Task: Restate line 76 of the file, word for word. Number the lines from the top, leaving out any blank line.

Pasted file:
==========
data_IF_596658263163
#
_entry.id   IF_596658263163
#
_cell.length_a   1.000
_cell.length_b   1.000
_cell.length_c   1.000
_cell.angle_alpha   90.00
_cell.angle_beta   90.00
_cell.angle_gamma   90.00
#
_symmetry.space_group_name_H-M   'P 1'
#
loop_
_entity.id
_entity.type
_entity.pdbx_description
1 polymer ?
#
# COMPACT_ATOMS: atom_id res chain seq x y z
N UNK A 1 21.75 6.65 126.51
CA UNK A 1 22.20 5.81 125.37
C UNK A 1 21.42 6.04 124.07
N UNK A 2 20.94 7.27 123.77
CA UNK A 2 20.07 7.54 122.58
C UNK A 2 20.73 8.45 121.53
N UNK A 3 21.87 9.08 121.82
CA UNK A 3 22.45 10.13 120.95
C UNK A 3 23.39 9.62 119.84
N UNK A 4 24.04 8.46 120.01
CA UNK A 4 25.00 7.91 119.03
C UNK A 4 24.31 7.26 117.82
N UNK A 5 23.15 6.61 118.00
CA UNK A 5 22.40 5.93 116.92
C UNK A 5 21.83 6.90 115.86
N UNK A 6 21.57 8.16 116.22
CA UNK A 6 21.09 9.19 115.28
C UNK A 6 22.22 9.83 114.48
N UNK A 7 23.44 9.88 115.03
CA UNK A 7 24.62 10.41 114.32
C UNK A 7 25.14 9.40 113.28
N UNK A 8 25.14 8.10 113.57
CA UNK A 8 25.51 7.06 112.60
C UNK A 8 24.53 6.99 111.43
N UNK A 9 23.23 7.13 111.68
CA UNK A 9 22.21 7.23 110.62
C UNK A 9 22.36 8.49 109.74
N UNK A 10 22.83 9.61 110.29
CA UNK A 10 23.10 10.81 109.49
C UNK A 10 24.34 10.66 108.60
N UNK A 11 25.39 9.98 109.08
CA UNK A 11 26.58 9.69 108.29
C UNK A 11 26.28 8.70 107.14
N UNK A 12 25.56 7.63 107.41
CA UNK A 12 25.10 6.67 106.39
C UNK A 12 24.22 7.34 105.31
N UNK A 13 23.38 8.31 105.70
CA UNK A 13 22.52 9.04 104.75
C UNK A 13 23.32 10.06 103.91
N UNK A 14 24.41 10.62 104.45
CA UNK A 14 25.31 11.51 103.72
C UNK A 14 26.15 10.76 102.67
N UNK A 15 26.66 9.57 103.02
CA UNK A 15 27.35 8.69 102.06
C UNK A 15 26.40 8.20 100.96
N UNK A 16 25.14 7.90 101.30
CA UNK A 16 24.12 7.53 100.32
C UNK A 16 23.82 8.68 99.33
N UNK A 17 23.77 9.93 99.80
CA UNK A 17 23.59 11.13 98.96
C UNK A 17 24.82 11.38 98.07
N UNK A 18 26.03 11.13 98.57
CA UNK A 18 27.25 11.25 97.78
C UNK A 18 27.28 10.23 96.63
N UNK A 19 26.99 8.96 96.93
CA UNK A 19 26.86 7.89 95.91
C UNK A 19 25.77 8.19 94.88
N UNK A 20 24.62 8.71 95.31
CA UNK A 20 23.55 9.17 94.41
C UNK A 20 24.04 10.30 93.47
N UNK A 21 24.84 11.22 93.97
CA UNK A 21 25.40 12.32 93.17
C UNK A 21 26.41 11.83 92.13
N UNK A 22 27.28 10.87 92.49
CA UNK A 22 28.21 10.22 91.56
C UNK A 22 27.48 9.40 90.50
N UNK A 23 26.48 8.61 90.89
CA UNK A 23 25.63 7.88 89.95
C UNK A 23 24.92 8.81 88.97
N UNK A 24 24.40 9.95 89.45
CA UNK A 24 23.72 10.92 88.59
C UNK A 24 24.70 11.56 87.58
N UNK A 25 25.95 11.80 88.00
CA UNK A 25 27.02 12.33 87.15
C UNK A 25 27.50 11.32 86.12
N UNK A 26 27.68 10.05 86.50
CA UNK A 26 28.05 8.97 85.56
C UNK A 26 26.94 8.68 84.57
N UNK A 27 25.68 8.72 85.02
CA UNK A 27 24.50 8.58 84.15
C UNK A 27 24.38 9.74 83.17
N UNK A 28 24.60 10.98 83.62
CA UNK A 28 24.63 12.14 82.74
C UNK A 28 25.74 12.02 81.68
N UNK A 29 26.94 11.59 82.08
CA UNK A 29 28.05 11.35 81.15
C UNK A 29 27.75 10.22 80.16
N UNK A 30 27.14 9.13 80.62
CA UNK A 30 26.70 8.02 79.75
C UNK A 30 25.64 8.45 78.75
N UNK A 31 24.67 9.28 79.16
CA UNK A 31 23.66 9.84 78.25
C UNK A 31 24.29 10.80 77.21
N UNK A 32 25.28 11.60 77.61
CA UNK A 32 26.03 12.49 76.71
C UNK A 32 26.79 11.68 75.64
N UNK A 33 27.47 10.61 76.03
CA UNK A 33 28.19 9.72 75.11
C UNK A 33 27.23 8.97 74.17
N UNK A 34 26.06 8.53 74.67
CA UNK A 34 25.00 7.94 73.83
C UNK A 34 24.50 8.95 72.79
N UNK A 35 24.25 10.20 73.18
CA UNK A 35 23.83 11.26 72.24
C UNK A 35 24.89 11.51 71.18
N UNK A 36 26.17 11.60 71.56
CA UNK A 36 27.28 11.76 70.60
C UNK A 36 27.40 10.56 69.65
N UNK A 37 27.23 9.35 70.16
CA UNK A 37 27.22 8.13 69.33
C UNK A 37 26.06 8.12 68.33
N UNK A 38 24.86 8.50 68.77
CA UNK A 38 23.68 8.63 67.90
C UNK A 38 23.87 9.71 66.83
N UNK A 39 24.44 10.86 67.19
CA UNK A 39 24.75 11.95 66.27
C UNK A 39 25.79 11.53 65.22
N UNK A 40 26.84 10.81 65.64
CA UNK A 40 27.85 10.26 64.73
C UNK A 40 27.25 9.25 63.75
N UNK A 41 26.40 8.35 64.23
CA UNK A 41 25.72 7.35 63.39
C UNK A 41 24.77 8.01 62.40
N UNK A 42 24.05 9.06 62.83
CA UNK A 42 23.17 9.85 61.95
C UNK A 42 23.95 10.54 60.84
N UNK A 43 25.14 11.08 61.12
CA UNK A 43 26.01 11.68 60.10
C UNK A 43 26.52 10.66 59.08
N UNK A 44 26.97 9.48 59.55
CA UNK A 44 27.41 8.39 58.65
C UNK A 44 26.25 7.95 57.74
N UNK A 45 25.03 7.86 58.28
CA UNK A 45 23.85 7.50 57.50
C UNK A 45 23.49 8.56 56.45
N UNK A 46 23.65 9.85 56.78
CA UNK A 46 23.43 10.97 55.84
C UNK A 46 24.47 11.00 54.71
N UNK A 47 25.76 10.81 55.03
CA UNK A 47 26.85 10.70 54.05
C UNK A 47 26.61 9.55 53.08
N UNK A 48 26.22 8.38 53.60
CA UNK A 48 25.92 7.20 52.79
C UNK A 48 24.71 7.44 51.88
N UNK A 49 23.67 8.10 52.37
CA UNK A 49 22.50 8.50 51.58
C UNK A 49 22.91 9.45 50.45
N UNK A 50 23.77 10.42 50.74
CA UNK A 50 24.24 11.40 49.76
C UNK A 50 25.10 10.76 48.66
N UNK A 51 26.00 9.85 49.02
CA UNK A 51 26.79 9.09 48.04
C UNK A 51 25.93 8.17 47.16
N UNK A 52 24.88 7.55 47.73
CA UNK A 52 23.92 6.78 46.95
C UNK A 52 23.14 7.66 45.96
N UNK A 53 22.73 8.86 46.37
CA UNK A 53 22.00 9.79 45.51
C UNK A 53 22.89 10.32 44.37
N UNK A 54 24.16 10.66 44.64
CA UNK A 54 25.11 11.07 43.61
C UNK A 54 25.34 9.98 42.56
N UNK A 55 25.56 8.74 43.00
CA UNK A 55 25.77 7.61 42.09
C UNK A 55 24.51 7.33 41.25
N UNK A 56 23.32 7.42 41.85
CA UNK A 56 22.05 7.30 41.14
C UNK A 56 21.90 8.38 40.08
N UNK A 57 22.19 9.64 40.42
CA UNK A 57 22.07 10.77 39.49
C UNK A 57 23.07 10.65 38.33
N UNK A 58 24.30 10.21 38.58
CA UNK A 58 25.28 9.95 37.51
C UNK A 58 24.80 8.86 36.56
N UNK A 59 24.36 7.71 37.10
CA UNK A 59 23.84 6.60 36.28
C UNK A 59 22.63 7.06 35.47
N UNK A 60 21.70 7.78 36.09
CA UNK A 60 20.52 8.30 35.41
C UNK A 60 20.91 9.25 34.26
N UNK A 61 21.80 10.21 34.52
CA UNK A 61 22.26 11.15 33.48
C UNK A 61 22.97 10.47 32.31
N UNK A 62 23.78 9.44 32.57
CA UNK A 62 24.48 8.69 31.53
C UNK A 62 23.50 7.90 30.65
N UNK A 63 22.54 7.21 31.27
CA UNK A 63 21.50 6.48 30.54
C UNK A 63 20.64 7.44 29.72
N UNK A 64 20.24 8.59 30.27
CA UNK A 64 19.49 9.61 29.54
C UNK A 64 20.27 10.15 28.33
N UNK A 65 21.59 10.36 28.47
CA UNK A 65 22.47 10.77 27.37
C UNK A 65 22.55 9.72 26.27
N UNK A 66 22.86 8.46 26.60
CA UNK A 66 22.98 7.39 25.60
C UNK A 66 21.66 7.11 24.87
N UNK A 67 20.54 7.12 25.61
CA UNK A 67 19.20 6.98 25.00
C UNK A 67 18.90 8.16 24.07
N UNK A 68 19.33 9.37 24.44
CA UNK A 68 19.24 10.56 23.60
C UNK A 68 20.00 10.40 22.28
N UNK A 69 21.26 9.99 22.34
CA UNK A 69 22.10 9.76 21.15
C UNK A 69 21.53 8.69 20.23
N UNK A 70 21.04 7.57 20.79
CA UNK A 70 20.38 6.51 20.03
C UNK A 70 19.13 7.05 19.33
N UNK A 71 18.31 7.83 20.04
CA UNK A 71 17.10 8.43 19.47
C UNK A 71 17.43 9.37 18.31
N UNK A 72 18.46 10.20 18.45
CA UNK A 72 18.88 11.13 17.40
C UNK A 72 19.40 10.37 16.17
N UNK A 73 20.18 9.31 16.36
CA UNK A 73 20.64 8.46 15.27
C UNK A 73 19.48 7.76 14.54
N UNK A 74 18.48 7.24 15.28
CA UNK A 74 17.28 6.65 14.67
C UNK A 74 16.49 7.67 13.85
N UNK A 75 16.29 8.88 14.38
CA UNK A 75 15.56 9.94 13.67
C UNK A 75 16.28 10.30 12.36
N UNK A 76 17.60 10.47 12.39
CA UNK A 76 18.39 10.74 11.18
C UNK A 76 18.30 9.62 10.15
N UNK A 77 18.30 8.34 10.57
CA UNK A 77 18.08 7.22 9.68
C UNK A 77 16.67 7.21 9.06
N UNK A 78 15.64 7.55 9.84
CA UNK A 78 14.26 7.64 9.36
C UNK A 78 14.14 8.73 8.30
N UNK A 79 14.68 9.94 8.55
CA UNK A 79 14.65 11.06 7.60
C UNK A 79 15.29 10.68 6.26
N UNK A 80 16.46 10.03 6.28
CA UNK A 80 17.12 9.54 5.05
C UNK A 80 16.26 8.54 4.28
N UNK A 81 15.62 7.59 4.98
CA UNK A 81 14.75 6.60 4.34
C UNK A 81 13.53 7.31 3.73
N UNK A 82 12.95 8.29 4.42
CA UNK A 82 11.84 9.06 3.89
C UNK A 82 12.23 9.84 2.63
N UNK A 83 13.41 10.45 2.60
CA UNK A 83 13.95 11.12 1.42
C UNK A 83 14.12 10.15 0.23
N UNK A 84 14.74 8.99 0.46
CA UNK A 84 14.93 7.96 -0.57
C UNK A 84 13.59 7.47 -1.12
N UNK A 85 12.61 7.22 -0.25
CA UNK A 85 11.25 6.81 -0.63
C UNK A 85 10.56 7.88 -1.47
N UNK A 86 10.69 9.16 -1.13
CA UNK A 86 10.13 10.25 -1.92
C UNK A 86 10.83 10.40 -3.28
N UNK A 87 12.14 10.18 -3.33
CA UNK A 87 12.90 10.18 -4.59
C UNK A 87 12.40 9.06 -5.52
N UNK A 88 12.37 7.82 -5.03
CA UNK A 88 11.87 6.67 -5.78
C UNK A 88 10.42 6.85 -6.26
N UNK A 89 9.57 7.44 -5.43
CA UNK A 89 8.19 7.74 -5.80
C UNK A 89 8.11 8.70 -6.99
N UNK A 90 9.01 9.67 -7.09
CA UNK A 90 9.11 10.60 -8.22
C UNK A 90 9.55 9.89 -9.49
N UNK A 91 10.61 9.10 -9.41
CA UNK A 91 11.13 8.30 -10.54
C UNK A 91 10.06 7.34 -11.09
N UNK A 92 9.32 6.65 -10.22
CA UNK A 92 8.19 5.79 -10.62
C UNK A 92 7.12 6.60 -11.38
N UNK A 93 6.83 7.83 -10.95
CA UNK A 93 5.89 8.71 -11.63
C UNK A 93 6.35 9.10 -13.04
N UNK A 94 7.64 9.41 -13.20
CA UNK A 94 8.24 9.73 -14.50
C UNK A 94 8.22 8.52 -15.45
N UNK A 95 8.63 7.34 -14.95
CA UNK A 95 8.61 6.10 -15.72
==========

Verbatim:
CA UNK A 19 26.86 7.89 95.91